Wall Street finished a disheartening week sharply lower yesterday after a government report showing the slowest job growth in nearly two...
NEW YORK — Wall Street finished a disheartening week sharply lower yesterday after a government report showing the slowest job growth in nearly two years exacerbated concerns about the health of the economy. Steadily climbing oil prices, which topped $55 per barrel, helped push the major indexes to losses for the week.
The Dow Jones industrial average fell 92.52 to 10,460.97.
Microsoft, one of the 30 Dow stocks, slid 36 cents yesterday to close at $25.43 a share. Boeing, also a Dow stock, gained 28 cents to $64.66, a 52-week high. For the week, Microsoft was off 2.5 percent, while Boeing was up 2.6 percent.
Most Read Stories
- Storm star Sue Bird says she's dating the Reign's Megan Rapinoe and opens up about being gay WATCH
- What drivers can and cannot do under Washington state's new distracted-driving law
- Illicit skatepark on Green Lake’s Duck Island: Cops called on bowl built in bird habitat WATCH
- '450 square feet of fear': Renter dreads rising cost for Fremont studio apartment | Seattle Sketcher
- Put down that cellphone; distracted-driving law is here
Broader stock indicators also lost ground. The Standard & Poor’s 500 index was down 8.27 at 1,196.02, and the Nasdaq composite index lost 26.37 to 2,071.43.
For the holiday-shortened week, the Dow lost 0.77 percent, the S&P fell 0.23 percent and the Nasdaq dropped 0.21 percent.
Investors were disappointed in the Labor Department’s non-farm payroll report, which said only 78,000 jobs were created in May, down significantly from the 274,000 new jobs in April and far less than the 185,000 economists had forecast. It was the worst showing for the monthly payroll report since August 2003.
However, some investors speculated that the jobs report, along with other data this week showing a slowdown in economic growth, would prompt the Federal Reserve to halt its policy of raising interest rates sooner than expected.
“The big takeaway here is that this increases the likelihood that the Fed will move to the sidelines sooner rather than later,” said Michael Sheldon, chief market strategist at Spencer Clarke. “Otherwise, there are a lot of mixed signals on the economy right now, which makes it difficult to forecast.”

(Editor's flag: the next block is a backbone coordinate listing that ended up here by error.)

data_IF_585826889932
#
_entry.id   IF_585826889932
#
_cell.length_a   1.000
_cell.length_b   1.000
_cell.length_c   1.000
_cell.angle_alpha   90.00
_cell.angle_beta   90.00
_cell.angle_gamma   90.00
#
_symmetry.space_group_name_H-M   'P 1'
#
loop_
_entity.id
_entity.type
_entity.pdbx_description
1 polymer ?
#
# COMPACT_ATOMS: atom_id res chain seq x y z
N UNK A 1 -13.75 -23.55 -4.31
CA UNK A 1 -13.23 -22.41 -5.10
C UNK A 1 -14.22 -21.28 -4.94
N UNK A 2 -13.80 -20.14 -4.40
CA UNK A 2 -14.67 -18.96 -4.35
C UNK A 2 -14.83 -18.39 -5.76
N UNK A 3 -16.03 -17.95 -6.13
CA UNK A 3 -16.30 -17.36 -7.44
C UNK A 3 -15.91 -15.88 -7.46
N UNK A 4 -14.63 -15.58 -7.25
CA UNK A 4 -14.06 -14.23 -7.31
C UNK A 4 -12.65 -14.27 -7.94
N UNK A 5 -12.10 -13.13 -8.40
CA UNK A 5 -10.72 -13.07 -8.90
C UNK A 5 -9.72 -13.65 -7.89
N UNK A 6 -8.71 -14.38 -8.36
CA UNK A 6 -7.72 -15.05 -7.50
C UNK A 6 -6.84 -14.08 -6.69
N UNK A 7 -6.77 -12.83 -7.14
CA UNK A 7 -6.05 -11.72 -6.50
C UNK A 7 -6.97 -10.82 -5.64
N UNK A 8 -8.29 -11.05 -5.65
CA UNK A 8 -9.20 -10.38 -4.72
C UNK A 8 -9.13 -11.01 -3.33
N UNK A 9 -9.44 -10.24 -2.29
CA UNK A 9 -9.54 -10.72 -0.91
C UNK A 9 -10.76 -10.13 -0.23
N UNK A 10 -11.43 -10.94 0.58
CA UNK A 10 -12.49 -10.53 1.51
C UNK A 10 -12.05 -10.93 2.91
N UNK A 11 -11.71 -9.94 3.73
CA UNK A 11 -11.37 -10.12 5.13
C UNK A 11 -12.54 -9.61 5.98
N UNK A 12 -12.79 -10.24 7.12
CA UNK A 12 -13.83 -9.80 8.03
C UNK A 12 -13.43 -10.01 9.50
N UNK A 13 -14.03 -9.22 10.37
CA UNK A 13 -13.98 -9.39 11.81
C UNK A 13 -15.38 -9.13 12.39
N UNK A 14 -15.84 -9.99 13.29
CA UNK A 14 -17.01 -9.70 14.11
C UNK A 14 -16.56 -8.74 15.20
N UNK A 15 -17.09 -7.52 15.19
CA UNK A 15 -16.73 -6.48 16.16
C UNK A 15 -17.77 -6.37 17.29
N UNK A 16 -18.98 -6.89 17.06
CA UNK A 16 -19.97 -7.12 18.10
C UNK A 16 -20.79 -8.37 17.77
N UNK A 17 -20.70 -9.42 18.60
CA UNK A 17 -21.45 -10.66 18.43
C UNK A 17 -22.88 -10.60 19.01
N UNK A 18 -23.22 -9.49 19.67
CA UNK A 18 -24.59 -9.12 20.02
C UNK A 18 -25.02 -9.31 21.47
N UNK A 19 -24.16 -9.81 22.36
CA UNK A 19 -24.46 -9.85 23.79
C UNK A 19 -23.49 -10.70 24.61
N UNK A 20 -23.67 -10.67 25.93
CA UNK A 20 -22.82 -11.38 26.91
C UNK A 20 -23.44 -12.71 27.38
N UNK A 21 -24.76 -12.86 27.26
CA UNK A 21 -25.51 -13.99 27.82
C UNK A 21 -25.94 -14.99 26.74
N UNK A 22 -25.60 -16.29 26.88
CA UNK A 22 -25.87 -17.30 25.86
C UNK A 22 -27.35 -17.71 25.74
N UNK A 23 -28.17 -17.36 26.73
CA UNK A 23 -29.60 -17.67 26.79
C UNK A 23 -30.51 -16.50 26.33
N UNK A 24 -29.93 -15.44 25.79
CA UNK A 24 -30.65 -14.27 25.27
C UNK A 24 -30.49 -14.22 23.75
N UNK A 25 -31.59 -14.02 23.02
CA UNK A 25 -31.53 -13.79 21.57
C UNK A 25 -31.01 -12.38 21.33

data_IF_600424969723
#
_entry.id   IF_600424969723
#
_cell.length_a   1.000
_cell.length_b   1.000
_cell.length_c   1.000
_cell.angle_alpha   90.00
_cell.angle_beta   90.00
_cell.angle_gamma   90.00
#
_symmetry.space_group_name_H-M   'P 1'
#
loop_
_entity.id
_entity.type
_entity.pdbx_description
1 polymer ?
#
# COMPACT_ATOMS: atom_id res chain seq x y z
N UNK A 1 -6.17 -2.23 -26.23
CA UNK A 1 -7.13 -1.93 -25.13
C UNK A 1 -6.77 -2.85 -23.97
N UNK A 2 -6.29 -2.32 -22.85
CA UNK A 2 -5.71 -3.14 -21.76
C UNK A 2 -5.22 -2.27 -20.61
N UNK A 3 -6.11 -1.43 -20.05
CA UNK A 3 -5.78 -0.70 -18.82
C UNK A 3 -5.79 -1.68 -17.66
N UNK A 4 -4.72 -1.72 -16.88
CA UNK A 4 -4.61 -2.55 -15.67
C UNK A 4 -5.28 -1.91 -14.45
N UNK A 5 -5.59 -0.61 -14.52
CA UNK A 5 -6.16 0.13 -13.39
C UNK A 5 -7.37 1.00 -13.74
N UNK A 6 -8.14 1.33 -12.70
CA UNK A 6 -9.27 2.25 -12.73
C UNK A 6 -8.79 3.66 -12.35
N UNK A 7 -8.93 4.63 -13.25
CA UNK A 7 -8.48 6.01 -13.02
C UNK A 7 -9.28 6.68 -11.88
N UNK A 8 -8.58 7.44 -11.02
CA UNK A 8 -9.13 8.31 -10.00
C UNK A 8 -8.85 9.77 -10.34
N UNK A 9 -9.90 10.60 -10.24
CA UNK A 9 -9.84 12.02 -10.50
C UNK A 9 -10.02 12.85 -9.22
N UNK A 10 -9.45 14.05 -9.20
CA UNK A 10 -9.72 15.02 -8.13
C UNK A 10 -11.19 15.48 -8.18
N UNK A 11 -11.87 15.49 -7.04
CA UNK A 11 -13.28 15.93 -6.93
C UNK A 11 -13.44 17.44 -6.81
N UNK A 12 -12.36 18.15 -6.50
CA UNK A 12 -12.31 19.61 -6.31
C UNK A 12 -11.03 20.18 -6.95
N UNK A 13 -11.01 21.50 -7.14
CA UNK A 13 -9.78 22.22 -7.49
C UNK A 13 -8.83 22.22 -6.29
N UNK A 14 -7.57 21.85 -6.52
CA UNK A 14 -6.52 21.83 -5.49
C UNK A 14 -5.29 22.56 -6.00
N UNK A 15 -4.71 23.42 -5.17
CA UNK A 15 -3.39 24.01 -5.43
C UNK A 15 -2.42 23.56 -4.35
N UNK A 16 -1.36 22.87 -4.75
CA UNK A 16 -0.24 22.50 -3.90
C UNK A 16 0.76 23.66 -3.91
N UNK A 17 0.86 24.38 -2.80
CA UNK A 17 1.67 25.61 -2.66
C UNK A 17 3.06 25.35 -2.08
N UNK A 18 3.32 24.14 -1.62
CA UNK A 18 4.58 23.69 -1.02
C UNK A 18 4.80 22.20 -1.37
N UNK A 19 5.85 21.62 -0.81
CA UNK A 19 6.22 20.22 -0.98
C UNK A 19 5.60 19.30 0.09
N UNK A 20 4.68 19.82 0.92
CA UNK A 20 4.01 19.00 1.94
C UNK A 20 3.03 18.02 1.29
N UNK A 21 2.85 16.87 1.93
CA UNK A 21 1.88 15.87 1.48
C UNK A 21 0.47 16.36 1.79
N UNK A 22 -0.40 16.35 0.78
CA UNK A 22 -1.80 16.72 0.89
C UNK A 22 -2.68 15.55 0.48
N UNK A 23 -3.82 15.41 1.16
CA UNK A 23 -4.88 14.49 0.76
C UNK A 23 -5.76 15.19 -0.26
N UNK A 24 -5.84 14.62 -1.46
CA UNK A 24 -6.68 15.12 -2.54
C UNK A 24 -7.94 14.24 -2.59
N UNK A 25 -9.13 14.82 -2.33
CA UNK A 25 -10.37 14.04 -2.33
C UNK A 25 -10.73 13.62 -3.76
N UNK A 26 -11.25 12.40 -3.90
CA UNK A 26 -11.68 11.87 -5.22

Oil prices rose $1.40 to $55.03 a barrel on the New York Mercantile Exchange, more than making up for a decline on Thursday, as investors feared stronger-than-expected global demand.
The climb in oil prices and increasing economic uncertainty pressured stocks throughout the week, though the markets showed surprising resistance to profit-taking earlier in the week. Treasury bond yields sank to their lowest levels since March 2004 in early trading yesterday as the disappointing jobs report spurred more buying by investors hedging against a sluggish economy. However, those unattractive bond yields led to a sell-off as the session wore on, and the yield on the 10-year Treasury note rose to 3.98 percent from 3.90 percent late Thursday.
The dollar rose against the euro as Italy’s labor minister suggested a referendum to abandon the euro and bring back the lira.
Adding to the disappointing jobs report, the Institute for Supply Management’s services index came in at 58.5 for May, down from 61.7 in April and less than the 60 reading Wall Street had expected. A reading above 50 indicates expansion.
With the economic data mixed at best and, at worst, showing a faster slowdown in growth than many had expected, the pressure will be on Fed Chairman Alan Greenspan to justify continually raising the nation’s benchmark interest rate, which stands at 3 percent, when he testifies on Capital Hill about the economy Thursday.
“This jobs figure has completely changed the debate on interest rates,” said Jack Ablin, chief investment officer at Harris Private Bank in Chicago. “It went from the Fed pausing at around 3.5 to 4 percent, to maybe a three-and-a-quarter to 3.5 percent pause.”
The Fed has raised rates by a quarter percentage point at each of its last eight meetings. The Fed’s Open Market Committee, which sets rates, meets again June 29-30.
Chief investment officer
at Harris Private Bank